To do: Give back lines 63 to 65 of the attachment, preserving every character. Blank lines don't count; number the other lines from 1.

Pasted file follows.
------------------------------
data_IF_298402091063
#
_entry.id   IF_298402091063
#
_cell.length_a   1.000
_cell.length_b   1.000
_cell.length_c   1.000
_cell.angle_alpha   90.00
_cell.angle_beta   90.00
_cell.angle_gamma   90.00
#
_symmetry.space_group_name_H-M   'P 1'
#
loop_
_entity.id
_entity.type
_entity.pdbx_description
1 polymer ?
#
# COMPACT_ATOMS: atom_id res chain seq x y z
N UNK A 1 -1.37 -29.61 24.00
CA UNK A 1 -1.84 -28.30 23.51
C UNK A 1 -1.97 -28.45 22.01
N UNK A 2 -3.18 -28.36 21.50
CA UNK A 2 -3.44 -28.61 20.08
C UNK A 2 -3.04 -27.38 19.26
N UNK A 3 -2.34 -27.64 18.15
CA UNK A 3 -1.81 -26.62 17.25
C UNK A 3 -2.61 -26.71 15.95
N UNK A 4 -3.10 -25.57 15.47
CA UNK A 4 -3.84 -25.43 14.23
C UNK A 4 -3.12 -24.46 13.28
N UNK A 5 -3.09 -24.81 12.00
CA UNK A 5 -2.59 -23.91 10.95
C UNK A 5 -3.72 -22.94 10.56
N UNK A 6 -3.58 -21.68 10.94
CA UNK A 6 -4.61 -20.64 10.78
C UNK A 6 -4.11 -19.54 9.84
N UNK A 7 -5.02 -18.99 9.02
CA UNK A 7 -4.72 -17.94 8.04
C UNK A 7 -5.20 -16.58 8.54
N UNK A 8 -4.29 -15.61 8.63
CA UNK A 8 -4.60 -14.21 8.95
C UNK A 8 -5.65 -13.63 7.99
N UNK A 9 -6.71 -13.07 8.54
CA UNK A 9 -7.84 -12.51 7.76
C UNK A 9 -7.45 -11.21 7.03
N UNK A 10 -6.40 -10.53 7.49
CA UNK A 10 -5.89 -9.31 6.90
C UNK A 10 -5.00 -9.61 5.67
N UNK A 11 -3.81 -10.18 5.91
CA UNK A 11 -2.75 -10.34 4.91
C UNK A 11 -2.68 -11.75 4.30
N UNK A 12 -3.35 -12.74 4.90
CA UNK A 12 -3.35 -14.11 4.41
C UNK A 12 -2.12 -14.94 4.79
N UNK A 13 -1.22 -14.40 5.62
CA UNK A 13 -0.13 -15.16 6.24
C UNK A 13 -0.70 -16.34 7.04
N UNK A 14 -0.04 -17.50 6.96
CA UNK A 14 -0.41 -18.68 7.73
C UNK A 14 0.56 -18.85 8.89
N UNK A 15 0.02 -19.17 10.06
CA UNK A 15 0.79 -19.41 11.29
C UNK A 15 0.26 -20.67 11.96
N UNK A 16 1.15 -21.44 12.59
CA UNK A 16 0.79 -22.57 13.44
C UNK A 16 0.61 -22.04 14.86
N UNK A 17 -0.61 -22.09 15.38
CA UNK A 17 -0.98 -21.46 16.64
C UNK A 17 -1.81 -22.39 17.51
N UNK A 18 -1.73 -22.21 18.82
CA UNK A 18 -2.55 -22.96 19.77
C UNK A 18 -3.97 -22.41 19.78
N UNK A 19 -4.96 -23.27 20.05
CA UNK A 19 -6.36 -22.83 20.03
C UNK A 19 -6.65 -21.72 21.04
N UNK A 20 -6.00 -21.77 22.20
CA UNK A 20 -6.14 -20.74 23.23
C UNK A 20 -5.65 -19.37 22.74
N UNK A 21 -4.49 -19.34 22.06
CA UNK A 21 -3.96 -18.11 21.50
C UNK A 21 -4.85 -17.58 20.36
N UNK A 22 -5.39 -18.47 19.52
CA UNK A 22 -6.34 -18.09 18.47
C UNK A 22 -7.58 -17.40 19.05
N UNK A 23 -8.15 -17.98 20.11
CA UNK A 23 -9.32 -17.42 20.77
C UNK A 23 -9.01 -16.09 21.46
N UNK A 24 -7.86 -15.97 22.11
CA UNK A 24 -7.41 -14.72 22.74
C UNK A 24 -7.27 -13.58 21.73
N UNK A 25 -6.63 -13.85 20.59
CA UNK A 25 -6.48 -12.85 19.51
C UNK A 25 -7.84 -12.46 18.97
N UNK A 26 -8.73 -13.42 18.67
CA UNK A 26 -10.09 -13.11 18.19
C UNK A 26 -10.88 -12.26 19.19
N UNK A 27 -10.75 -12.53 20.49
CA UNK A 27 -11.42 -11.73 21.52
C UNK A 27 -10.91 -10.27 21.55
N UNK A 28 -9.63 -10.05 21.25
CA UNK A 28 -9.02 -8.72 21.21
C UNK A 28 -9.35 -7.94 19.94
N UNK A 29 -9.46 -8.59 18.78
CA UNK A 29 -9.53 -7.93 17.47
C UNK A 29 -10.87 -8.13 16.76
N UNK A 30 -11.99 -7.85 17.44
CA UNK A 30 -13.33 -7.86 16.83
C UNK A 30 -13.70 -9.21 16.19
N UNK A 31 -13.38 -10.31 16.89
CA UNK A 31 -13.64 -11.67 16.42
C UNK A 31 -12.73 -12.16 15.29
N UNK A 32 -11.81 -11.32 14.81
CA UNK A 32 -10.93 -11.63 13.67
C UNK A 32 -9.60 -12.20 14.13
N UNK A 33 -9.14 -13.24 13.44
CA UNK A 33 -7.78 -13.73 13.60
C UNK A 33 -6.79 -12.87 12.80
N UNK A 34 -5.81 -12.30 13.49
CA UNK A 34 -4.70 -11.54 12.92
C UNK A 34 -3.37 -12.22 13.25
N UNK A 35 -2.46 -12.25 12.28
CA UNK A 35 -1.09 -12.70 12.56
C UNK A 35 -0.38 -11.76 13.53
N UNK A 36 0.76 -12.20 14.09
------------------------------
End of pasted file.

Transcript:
N UNK A 15 0.02 -19.17 10.06
CA UNK A 15 0.79 -19.41 11.29
C UNK A 15 0.26 -20.67 11.96